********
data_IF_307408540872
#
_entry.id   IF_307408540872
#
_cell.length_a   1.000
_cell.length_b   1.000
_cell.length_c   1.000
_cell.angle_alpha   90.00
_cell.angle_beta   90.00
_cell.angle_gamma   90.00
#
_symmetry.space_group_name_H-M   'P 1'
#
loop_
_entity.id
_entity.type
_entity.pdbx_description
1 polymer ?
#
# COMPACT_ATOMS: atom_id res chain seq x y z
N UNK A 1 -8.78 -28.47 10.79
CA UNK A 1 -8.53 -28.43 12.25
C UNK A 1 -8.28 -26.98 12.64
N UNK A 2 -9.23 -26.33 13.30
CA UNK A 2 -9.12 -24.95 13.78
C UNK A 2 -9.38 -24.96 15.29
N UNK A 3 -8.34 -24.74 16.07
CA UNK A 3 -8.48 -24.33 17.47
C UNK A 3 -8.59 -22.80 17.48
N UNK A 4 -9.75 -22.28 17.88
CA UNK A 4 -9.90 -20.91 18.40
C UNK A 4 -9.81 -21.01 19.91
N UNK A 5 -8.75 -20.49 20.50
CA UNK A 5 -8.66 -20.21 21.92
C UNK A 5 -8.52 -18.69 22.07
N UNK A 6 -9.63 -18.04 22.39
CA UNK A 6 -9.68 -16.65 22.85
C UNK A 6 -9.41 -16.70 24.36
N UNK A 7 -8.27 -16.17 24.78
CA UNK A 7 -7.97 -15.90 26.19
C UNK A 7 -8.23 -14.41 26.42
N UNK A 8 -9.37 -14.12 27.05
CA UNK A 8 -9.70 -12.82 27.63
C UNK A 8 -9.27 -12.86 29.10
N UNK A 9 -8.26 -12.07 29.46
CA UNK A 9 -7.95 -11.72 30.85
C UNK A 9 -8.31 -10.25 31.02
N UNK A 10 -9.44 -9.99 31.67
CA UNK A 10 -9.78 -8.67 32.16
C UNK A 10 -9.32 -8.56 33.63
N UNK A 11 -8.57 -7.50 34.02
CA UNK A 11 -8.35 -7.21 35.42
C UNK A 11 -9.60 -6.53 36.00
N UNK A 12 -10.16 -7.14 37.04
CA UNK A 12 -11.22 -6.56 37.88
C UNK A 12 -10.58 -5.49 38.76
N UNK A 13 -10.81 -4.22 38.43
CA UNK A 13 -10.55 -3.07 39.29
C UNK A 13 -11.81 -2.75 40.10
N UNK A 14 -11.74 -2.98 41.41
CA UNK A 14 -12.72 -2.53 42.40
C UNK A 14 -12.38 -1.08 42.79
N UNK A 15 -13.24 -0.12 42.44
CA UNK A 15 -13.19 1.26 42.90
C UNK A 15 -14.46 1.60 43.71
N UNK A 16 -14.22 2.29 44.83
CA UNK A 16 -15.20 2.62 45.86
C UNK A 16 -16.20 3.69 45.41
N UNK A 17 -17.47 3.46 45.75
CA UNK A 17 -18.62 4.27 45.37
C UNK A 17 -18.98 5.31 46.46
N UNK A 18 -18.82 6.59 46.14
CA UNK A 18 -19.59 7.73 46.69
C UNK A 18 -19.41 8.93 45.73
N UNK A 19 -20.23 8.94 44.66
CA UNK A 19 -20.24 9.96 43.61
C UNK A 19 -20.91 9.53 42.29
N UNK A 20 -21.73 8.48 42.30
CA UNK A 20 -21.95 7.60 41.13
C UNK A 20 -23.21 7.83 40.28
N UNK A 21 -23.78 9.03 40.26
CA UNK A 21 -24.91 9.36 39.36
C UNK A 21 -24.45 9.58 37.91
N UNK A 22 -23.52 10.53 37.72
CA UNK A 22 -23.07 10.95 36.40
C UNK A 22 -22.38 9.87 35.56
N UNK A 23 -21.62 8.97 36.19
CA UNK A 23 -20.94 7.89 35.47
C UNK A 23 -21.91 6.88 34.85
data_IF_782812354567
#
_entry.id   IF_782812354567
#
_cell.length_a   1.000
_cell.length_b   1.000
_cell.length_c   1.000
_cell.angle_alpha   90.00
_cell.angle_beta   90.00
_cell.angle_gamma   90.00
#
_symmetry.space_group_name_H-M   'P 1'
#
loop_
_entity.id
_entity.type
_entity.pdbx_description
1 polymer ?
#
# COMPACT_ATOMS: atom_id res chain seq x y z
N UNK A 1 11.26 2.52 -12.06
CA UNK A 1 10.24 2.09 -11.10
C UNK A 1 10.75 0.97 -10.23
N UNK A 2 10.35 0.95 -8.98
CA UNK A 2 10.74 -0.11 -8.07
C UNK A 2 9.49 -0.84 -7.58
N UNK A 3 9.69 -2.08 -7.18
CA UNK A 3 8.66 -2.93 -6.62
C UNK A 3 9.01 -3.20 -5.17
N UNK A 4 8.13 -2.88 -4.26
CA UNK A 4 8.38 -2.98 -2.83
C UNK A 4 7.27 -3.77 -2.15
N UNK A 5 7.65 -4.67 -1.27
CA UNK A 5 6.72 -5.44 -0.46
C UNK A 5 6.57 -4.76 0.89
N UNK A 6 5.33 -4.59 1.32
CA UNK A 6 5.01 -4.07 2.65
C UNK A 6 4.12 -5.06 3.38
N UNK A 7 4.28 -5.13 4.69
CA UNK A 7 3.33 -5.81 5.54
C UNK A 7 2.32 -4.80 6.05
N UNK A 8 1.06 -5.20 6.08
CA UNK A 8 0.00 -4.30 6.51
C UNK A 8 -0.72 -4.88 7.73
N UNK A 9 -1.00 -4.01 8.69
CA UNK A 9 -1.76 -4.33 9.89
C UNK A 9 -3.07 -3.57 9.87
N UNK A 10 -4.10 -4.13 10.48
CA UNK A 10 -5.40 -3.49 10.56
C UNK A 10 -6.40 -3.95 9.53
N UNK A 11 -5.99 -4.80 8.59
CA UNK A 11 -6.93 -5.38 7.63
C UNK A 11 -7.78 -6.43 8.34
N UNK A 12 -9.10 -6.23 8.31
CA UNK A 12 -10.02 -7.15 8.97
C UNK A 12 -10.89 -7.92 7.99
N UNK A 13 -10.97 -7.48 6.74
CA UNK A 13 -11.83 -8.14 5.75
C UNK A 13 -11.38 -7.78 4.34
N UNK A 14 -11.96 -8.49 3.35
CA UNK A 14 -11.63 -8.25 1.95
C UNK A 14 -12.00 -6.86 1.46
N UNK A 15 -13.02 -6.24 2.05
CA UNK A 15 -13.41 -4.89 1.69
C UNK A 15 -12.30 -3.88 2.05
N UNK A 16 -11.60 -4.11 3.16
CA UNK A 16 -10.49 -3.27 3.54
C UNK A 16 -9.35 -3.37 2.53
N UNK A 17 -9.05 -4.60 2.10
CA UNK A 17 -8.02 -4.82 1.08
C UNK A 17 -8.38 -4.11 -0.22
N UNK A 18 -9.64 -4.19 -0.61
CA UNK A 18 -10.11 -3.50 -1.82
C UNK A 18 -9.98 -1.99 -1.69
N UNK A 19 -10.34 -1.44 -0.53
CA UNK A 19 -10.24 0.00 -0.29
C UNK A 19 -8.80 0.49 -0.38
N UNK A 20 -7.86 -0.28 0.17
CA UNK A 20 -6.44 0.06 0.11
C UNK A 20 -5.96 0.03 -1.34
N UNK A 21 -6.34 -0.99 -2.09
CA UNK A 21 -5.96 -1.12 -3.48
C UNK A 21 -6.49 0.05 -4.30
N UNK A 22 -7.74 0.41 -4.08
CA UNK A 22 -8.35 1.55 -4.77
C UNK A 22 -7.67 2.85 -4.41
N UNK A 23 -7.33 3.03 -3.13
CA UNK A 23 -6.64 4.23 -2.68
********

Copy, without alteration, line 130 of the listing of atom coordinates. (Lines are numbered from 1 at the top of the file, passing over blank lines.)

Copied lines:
C UNK A 7 2.32 -4.80 6.05